“When you think about the purposes of education, there are three,” Horne says. “We’re preparing kids for jobs. We’re preparing them to be citizens. And we’re teaching them to be human beings who can enjoy the deeper forms of beauty. The third is as important as the other two.” Now if only Horne could have a word with Ramon Cortines, the superintendent of the LAUSD!

So what are you doing to do to celebrate Art Day?

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Creative Commons - Nazareth College
Judy Molland

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123 comments

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11:51AM PDT on Sep 11, 2012

Thank you.

11:51AM PDT on Sep 11, 2012

Thank you.

6:35PM PST on Feb 25, 2010

The arts are so important. They teach creativity, self esteem, and resourcefulness...but they also teach one how to think differently and to question the way things are ~ I think that the goverment prefers "little soldiers" to a group of free thinkers and this is part of the lack of support.

2:06PM PST on Feb 12, 2010

I recently passed the state certification in teaching and now am as a student teacher. There are more then just an art, many people do not realize that it has several branches, such as an architecture is one of closest art branch! Eventually, engineering has its long history since Leonardo Da Vinci as a linear art! In addition, a new art branch that is a digital art such as a Pixar animation program.

10:25PM PST on Feb 8, 2010

Speaking from personal experience the arts are just as important as any other subject, they should not be lost!!!!

4:28AM PST on Feb 7, 2010

thank you

1:23PM PST on Feb 6, 2010

correct! arts education is really important. science, research and other things are very important for enhancing reasoning and ability to think but without the education of arts people will be simply converted into Living Robots and that is what is even happening.

6:37AM PST on Feb 3, 2010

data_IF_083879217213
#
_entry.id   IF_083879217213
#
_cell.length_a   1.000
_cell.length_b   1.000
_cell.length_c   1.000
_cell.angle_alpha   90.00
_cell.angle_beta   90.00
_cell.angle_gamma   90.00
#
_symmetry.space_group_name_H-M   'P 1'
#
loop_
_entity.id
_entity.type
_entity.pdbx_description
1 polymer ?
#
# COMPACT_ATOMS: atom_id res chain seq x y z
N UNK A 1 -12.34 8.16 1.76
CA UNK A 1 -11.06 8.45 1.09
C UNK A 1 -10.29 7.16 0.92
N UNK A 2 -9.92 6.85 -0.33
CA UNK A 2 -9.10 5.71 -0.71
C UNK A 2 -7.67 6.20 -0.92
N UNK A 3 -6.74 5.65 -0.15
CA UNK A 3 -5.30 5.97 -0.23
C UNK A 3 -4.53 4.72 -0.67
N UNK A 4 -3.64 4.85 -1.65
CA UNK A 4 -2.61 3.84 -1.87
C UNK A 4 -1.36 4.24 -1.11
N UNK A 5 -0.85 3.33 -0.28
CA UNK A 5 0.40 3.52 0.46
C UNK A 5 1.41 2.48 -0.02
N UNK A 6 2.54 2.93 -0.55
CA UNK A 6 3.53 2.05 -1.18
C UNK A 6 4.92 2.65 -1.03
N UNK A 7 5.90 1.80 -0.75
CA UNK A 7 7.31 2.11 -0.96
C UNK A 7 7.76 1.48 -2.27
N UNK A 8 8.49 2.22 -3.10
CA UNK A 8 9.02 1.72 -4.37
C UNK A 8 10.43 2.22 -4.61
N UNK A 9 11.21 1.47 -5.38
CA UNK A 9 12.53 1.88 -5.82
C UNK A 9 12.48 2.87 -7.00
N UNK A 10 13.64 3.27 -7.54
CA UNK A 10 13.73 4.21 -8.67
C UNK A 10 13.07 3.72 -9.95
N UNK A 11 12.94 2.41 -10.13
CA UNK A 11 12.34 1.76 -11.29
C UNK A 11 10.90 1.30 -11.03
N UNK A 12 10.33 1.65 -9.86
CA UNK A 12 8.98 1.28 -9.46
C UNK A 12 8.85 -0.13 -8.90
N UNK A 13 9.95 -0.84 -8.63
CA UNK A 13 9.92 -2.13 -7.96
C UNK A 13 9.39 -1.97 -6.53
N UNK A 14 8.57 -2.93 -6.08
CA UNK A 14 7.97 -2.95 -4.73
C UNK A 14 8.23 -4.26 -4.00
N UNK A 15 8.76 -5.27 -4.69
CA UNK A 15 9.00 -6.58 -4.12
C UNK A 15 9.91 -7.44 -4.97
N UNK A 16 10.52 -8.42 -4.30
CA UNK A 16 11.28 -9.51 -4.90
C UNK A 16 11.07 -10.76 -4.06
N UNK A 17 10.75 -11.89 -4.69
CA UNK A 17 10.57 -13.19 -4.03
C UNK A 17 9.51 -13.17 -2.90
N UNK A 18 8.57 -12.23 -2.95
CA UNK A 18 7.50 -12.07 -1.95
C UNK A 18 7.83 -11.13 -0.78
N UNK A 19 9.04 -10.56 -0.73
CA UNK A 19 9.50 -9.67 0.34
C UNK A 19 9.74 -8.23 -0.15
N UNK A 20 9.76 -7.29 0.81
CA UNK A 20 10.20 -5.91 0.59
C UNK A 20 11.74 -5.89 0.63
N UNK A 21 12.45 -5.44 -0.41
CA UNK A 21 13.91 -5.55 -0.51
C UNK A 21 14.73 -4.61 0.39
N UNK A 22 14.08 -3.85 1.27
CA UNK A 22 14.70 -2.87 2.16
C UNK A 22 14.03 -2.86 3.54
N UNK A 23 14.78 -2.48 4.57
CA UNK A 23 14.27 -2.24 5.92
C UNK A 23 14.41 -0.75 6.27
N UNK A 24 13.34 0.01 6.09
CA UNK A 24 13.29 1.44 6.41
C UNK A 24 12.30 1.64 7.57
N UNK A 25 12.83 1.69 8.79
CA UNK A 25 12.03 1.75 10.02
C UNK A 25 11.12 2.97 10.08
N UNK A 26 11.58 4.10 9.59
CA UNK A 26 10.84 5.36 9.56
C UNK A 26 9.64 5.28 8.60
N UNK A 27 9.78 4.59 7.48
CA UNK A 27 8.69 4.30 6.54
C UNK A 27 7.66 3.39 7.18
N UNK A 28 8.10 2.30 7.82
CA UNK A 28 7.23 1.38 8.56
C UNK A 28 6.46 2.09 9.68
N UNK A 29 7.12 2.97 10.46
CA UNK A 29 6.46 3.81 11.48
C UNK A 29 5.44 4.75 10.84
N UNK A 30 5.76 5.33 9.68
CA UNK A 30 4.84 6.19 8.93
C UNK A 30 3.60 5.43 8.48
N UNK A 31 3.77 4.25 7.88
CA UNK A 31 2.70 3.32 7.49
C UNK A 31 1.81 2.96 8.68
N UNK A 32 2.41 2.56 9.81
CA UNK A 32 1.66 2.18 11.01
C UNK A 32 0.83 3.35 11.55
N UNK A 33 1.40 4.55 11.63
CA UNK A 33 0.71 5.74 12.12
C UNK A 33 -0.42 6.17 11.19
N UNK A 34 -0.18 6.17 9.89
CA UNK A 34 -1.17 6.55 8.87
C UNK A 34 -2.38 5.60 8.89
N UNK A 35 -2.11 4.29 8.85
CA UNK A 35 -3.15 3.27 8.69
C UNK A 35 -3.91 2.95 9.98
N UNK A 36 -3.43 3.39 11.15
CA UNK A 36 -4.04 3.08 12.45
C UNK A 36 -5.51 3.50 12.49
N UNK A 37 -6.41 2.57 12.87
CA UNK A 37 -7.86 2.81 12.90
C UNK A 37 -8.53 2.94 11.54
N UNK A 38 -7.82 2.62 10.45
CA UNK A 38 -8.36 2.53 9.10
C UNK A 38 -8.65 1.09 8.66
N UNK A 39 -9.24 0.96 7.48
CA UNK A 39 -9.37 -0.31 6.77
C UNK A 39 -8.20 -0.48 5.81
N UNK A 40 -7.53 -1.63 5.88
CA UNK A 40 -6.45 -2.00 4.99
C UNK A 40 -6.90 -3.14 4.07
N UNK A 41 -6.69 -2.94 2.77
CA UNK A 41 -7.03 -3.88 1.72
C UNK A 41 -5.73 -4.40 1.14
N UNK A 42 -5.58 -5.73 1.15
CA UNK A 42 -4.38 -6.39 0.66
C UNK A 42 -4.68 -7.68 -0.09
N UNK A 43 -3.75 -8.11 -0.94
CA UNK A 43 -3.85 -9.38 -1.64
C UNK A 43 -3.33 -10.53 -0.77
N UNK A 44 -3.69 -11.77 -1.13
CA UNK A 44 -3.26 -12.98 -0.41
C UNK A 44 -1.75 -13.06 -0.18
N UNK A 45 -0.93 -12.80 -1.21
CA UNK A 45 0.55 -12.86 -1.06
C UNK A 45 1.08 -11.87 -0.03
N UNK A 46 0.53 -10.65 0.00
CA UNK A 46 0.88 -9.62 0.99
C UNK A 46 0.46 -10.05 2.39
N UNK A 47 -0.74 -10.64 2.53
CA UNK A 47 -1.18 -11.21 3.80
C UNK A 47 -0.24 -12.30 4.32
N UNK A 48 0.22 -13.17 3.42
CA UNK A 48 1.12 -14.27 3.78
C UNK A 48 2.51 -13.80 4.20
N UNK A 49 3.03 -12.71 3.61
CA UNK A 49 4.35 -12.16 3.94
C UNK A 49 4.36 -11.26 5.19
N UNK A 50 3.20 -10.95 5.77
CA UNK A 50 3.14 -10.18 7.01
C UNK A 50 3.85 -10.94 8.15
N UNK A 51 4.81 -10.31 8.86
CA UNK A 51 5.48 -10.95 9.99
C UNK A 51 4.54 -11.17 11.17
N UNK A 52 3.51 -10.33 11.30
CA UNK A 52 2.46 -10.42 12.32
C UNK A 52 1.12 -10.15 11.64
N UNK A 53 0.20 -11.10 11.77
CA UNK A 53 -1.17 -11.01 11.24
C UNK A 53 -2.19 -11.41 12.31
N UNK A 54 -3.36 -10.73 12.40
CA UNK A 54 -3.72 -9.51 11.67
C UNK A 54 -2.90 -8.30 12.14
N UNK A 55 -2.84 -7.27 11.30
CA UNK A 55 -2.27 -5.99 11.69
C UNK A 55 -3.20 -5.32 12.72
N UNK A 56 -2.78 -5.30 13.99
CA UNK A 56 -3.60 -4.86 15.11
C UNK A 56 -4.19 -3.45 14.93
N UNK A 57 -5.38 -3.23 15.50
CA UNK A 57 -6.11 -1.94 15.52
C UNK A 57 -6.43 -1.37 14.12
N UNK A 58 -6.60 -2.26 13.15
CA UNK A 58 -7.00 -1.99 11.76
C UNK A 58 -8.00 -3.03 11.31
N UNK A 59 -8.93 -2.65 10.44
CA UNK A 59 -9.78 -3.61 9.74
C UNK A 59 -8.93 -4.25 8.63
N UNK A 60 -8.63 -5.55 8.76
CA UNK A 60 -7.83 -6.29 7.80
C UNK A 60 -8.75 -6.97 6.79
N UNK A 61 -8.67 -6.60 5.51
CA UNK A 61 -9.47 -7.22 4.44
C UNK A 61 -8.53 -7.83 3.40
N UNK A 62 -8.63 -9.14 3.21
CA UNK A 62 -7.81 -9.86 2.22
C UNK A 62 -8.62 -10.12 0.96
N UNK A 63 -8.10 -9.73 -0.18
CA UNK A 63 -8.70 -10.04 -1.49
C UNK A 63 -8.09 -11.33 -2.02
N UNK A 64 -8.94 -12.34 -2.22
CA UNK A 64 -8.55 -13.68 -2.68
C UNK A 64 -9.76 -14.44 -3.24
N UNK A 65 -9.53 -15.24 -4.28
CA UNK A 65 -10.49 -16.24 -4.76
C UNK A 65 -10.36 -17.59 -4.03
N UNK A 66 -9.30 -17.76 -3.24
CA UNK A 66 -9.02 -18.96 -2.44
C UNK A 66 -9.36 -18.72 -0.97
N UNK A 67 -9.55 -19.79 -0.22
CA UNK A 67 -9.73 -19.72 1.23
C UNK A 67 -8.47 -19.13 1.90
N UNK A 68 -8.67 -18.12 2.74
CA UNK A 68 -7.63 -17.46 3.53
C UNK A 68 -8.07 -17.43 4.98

arts are important in education. i loved arts and crafts lessons.

12:42PM PST on Feb 2, 2010

I really wish that arts was not phased out in schools because it accents or reinforces everything that is taught as core classes in schools. I; in my later years took an art class to enhance my drawing skills. I was surprized that it was done mathematically and not by feeling or see and then draw. There was structure to it. Even when talking up dance in my later years, how that art form involved math and counting and sequencing. Plus there is a relaxation and learning to appreciate sght and sound and movement. I think we cheat ourselves out of all life has to offer if we deny our kids the exposure of being taught art. We say we can't afford it, but we cannot afford not to. If by some means they do succeed in taking art out of schools can we develop art academies and contract out this special knowledge to yet be made available to our kids? We can fund wars unlimited for death and destruction, yet we cannot promote life and living with the quality of it. We should not have to qualify that we need art education and with art I am including music too, in schools. It is a given. The way this/our money system is ran in america confuses me. There is unlimited funding for wars but on the home front money is said to be scarce. How is it scarce for domestic issues and plentiful for military issues. It doesn't make sense to me. Our president Obama says Americans need to be proficient in the maths and sciences to compete in the world, so I say keep the arts in schools to reinforce the

6:18AM PST on Feb 2, 2010

The legacy of the Bush deficit plunge will be decades. We may go back to sticks, rocks, and dirt.
If you can find some water you've got mud.
Thus passes civilization under GOP rule.